An Examination of Hair Loss In the Medium of Sculpture




If ever an art form would seem to lend itself to representations of bald men, sculpture would be it. After all, it’s a lot easier to take marble, wood or plaster and create a smooth, round dome than to create the intricate interweaving that is typical of a head of hair.

Despite the relative ease associated with sculpted depictions of bald heads, haired domes still predominate — a testament, perhaps, to the fact that dedicated sculptors are not daunted by the challenges presented by a full head of hair. More likely, however, it has to do with the subject matter of the pieces. Classical conceptions of beauty tend to run toward men with manes, and therefore many marble masterpieces follow that path.

Arguably, bald sculptures are more common in the extremes of time, that is, in the earlier days and in the more recent days. Many of the massive stone heads of Easter Island are not adorned with stone follicles. The famous bust of Queen Nefertiti seems hairless, a reasonable assumption given ancient Egyptian tendencies toward head shaving. There are quite a few African relics from early days that feature hairless men and gods.

3-dimensional art, human form and hair loss

In modern times the increased representation of hair-challenged men in three-dimensional art can be attributed to two factors: a trend away from representational figures toward more abstract expressions of the human form, on one hand, and a trend toward capturing less exalted, more everyday representations of humanity, on the other.

This is not to say that the past masters totally ignored the hairless. As long as the ancient Greeks were dealing with representations of their gods, they stuck to the ideal of big shoulders, strong visages and generous coverings of hair; but when dealing with living subjects, the ancients had a bit more leeway and receding hairlines and bald spots could make their way into artwork.

The association of hair with good looks continued to influence sculptors for centuries. Fortunately, Donatello, unarguably one of the world’s great sculptors, contributed a totally bald “Prophet Habakkuk” and “Zuccone,” which are regarded as among his finest. Each of these works conveys a deep spiritual intensity, which is somehow heightened by the austere look of the subjects’ bare pates. Both figures are remarkably dramatic, prime examples of Donatello’s ability to take stone and make one sense an inner, urgent life breaking forth from within the material.

Rodin, another of the masters, has a few pieces that feature bald or balding men, such as his bust of Clemenceau, as well as some figures in his monumental “Gates of Hell.” His plaster “Group of 3 Figures” features two seemingly bald women, which is decidedly unusual in his work.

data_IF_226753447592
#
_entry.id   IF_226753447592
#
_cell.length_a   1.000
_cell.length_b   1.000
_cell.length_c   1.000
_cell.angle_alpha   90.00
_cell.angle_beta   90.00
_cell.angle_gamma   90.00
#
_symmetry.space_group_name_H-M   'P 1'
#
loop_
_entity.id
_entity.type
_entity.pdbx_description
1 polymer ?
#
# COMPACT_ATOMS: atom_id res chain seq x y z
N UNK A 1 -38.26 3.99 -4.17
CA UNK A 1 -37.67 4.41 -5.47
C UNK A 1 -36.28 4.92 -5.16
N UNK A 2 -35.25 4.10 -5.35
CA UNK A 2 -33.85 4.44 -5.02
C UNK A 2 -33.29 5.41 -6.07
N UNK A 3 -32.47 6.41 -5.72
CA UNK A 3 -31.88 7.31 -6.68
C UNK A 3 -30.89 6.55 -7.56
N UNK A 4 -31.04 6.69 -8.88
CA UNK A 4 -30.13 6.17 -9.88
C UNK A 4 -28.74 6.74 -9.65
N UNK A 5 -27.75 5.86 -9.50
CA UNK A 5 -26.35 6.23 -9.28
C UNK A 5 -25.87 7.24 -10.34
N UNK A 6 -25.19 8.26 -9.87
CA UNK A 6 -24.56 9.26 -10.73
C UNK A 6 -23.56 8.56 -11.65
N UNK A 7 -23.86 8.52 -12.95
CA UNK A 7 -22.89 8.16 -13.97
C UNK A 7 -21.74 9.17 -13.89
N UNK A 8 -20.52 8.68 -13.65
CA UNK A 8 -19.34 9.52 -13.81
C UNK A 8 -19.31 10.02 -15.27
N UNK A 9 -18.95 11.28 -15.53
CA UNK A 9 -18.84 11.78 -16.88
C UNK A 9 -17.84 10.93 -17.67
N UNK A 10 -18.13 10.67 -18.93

The modern sculpture movement has embraced baldness

As indicated above, in the last 100 years or so there has been a substantial increase in bald sculptural representations. As artists began moving into areas that were more abstract and/or conceptual, bare heads became much more common. Sometimes they were intended to represent actual baldness, but more often they came about as sculptors tried to break images down to basic forms. A smooth, round, seemingly bald head has a nonspecificity to it that can be very appealing, allowing the viewer to project his or her own associations onto the piece and thereby enabling the work to take on a larger resonance. Henry Moore and Alberto Giacometti are among the more modern three-dimensional artists who have utilized bare heads in their work for this reason.

At the same time, many artists have also started looking toward the common man as the subject for works of art. This has become especially so as art has become increasingly concerned with depicting the state of society and the effect that modern issues have on the individual.

Quite a few figurative sculptors have embraced the realistic yet symbolic depiction of ordinary people, and many of these works feature bald men. David Segal and Duane Hanson are but two of the many artists who have looked to the clean pate for inspiration. Segal’s “Appalachian Farm Couple — 1936,” for example, places a plaster bald farmer and his wife in an austere wooden setting to suggest both courage and the melancholy life the couple face. His “Red Light” depicts a balding man crossing the street in front of a stopped car, the blandness of his life exemplified by his all-white plaster casting and contrasting with the promised excitement of consumer goods as exemplified by the fiery red car.

Hanson, who uses silicone rubber molds to make fiberglass sculptures that are painted to create a truly startling lifelike quality, also has favored bald men with his attention. His “The Tourists” is infinitely detailed, conveying quickly and accurately the history of the man and woman depicted. “Businessman” tells of the tired soul beneath a white-collar worker, and “Jogger,” with his receding hairline and bald spot, demonstrates the subject’s casual approach to looking good and keeping fit.

As in many works of art, baldness in sculpture is still used to make a comment, frequently in terms of a subject’s age, physical ability or desirability. Yet such artists as Segal and Hanson are among those who use baldness to make a statement about society, not about the implications of being bald.

In sculpture as in so many areas, there’s a long way to go before baldness is treated as equitably as it deserves to be, but progress is being made.